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Nikki Haley makes her White House run official with Charleston event


Nikki Haley officially kicked off her presidential run for 2024. The former South Carolina governor is just the second Republican to launch a bid for the nomination. She painted a picture of a country full of opportunity for anyone who seizes it.


NIKKI HALEY: Take it from me, the first minority female governor in history, America is not a racist country.

SHAPIRO: Well, NPR's Sarah McCammon was at that rally this morning and joins us from Charleston. Hey, Sarah.


SHAPIRO: Tell us more about Haley's pitch for the White House. What did she say?

MCCAMMON: Well, as we sort of heard alluded to there, she talked about growing up in small-town South Carolina, as she said, a brown girl in a place where the divisions were between Black and white. She said it wasn't always easy, but she said her immigrant parents felt blessed to live in America. And she pushed back against what she described as dangerous self-loathing that she says has taken root under President Biden.


HALEY: It's in the classroom, the boardroom and the backrooms of government. Every day, we're told America is flawed, rotten and full of hate. Joe and Kamala even say America's racist. Nothing could be further from the truth.

MCCAMMON: Now, to be clear, Biden said explicitly in 2021 that he does not believe that the American people are racist but that Black Americans have been left behind, and the country needs to address that. Haley's message seemed to resonate, though, with the mostly white crowd here in Charleston. So while she's clearly trying to set a new tone in terms of policy, a lot of what she's calling for, like increase to border security, is very much in line with former President Trump.

SHAPIRO: And she is the second major Republican to announce a 2024 bid after Trump, who is also her former boss. Did she talk about the former president at all?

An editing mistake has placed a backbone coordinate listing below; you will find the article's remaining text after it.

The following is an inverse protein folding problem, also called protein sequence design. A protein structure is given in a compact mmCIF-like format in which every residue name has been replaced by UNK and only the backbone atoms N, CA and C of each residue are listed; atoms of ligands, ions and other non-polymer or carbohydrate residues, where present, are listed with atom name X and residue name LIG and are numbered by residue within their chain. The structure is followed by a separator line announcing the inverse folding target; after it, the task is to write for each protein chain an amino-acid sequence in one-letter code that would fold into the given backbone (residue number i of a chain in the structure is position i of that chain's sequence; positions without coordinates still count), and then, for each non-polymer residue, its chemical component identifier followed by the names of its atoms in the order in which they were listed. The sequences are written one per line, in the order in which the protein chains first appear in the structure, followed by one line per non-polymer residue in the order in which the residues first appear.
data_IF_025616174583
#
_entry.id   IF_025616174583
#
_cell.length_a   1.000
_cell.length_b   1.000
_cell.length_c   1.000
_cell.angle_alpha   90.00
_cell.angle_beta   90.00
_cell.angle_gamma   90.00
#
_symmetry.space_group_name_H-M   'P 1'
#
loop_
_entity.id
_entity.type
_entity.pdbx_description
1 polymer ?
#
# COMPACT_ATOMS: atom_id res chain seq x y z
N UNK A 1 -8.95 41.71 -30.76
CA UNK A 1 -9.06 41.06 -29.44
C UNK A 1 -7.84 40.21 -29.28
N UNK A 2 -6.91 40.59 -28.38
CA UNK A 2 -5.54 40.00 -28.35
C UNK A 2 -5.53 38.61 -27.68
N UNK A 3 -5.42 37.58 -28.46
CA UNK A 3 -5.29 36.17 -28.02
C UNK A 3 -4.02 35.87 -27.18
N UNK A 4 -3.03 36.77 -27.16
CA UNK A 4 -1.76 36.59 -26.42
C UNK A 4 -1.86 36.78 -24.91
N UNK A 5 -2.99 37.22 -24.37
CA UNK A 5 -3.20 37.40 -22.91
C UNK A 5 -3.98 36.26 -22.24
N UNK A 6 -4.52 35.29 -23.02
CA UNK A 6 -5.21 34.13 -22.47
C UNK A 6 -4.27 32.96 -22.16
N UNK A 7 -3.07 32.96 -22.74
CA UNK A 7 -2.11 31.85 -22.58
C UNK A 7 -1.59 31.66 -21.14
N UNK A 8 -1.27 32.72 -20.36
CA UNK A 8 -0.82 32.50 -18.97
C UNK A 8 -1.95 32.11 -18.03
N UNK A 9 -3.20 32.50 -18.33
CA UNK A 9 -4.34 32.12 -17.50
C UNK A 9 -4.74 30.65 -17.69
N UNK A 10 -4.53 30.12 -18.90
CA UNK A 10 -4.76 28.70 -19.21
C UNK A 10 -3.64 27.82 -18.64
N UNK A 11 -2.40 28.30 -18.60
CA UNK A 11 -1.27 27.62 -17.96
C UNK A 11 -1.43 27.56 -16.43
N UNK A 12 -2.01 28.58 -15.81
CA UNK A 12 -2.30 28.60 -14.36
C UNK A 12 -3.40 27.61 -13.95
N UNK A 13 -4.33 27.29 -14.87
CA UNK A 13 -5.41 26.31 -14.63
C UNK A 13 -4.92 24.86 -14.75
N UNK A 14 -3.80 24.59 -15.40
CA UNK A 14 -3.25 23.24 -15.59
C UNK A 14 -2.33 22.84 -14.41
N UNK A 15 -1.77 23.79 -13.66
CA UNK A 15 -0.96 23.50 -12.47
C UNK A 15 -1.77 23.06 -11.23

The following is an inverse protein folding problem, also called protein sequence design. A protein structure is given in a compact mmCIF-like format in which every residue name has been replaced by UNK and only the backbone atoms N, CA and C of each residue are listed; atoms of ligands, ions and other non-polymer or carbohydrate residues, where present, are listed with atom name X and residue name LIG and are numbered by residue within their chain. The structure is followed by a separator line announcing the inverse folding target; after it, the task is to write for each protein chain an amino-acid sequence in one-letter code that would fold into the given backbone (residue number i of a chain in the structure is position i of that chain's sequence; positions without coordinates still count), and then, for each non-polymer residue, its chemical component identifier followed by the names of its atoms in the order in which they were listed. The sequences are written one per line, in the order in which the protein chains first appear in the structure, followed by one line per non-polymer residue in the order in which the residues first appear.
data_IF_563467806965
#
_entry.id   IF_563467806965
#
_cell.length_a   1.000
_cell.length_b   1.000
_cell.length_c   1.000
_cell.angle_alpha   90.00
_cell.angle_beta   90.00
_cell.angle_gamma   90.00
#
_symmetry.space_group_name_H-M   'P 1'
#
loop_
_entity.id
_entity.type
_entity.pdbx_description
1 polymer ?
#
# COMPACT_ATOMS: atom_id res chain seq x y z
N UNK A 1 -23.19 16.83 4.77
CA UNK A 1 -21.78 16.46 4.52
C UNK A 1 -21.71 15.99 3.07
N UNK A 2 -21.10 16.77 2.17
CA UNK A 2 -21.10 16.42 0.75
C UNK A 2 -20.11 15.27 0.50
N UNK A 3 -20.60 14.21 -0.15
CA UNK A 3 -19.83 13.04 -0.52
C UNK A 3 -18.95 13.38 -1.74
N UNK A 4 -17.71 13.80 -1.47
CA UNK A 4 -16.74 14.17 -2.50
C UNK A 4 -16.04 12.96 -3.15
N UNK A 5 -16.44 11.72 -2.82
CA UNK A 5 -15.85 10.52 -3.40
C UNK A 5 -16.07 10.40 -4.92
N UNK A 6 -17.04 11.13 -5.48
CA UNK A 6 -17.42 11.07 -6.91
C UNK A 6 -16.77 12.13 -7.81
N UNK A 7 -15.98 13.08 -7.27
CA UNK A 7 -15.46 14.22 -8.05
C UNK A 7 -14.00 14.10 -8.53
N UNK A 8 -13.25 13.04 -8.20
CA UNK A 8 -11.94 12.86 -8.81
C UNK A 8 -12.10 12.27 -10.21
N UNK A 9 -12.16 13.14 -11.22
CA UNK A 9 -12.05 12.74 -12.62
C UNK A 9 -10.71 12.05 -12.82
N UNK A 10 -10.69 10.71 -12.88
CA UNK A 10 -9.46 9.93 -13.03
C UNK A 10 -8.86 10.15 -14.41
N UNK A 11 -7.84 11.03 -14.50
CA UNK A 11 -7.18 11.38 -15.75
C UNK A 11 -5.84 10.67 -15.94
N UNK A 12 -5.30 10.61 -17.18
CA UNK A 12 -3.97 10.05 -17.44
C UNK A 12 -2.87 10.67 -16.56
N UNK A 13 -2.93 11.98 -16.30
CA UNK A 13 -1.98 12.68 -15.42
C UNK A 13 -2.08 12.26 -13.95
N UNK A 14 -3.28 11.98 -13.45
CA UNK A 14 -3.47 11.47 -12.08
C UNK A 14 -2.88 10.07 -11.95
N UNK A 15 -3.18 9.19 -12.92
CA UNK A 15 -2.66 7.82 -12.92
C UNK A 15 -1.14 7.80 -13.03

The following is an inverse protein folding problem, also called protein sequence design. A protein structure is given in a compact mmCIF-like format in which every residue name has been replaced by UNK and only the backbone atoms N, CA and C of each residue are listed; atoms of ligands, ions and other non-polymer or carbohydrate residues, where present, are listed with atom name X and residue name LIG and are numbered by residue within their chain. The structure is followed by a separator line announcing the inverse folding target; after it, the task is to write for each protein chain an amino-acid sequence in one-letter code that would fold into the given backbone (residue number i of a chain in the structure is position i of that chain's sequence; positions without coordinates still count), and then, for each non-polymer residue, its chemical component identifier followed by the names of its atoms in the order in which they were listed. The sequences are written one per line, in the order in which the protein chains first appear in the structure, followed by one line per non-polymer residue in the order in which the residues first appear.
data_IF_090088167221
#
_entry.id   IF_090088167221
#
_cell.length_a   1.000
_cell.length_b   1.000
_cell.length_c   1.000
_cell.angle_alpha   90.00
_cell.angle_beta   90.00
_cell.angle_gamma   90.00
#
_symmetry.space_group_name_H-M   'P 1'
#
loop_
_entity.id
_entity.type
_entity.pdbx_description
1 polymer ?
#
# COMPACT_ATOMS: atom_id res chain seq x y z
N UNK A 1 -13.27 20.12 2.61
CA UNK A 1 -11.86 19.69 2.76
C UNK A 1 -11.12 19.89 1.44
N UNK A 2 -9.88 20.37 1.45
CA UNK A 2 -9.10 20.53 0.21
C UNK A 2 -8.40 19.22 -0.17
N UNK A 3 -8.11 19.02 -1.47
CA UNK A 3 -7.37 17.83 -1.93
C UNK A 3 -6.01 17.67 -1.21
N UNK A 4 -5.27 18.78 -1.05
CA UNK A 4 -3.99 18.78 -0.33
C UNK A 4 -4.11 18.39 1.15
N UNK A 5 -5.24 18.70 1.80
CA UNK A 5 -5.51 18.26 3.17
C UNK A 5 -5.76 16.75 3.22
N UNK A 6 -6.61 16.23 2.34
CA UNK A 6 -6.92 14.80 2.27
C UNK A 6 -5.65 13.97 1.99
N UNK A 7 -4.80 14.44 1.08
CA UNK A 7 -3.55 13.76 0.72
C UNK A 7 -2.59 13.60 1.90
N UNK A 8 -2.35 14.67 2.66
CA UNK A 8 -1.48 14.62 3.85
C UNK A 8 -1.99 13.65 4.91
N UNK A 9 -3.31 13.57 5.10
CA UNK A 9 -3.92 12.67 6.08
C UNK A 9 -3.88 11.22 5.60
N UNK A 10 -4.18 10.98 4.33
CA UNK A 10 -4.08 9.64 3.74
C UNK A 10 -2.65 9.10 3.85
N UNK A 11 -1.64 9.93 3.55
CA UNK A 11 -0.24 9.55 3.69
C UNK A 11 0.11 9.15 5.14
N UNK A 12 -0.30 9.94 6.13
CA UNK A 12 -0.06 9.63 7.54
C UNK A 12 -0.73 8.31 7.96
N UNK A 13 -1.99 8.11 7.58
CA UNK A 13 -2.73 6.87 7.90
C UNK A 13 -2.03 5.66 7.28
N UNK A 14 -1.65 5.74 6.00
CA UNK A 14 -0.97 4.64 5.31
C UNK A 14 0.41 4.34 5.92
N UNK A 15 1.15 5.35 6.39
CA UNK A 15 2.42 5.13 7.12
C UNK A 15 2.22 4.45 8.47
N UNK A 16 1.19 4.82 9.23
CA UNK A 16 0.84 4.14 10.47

MCCAMMON: Only in passing. You know, she referenced her time as United Nations ambassador in his administration. But she did talk about the need for a new generation of leaders to move past what she called division and distractions.


HALEY: America is not past our prime. It's just that our politicians are past theirs.


MCCAMMON: And that, Ari, was one of her biggest applause lines. You know, Haley is 51. That's a generation younger than former President Trump at 76 or President Biden at 80.

SHAPIRO: What are you hearing from voters there in South Carolina? Is Haley what they're looking for in 2024?

MCCAMMON: Something I heard over and over again today is that it is time for new leadership in the Republican Party. Sydney Long is a 20-year-old student at the College of Charleston.

SYDNEY LONG: There needs to be a new generation, whether it's Nikki Haley or someone else. We've got to have someone who's younger, who knows what's going on, who's more in touch.

MCCAMMON: And I heard a lot of that. But like most of the Republicans I talked to today, she said she would vote for Trump if he ultimately becomes the party's nominee.

SHAPIRO: OK. Where does the race go from here, both for Nikki Haley and more broadly?

MCCAMMON: Right. Well, she's scheduled trips to Iowa and New Hampshire, which, of course, like South Carolina, are key early voting states. Another South Carolinian often talked about as a likely contender, Senator Tim Scott, is holding an event here in Charleston tomorrow evening before going to Iowa himself. And former Vice President Mike Pence is in Iowa today. The question, though, for Republicans who want someone other than Trump is if there's a big field like there was back in 2016, will they coalesce around someone who can gather enough critical mass to keep Trump from winning the nomination again?

SHAPIRO: That's NPR national correspondent Sarah McCammon reporting from Charleston, S.C. Thanks a lot.

MCCAMMON: Thank you. Transcript provided by NPR, Copyright NPR.

NPR transcripts are created on a rush deadline by an NPR contractor. This text may not be in its final form and may be updated or revised in the future. Accuracy and availability may vary. The authoritative record of NPR’s programming is the audio record.

Sarah McCammon is a National Correspondent covering the Mid-Atlantic and Southeast for NPR. Her work focuses on political, social and cultural divides in America, including abortion and reproductive rights, and the intersections of politics and religion. She's also a frequent guest host for NPR news magazines, podcasts and special coverage.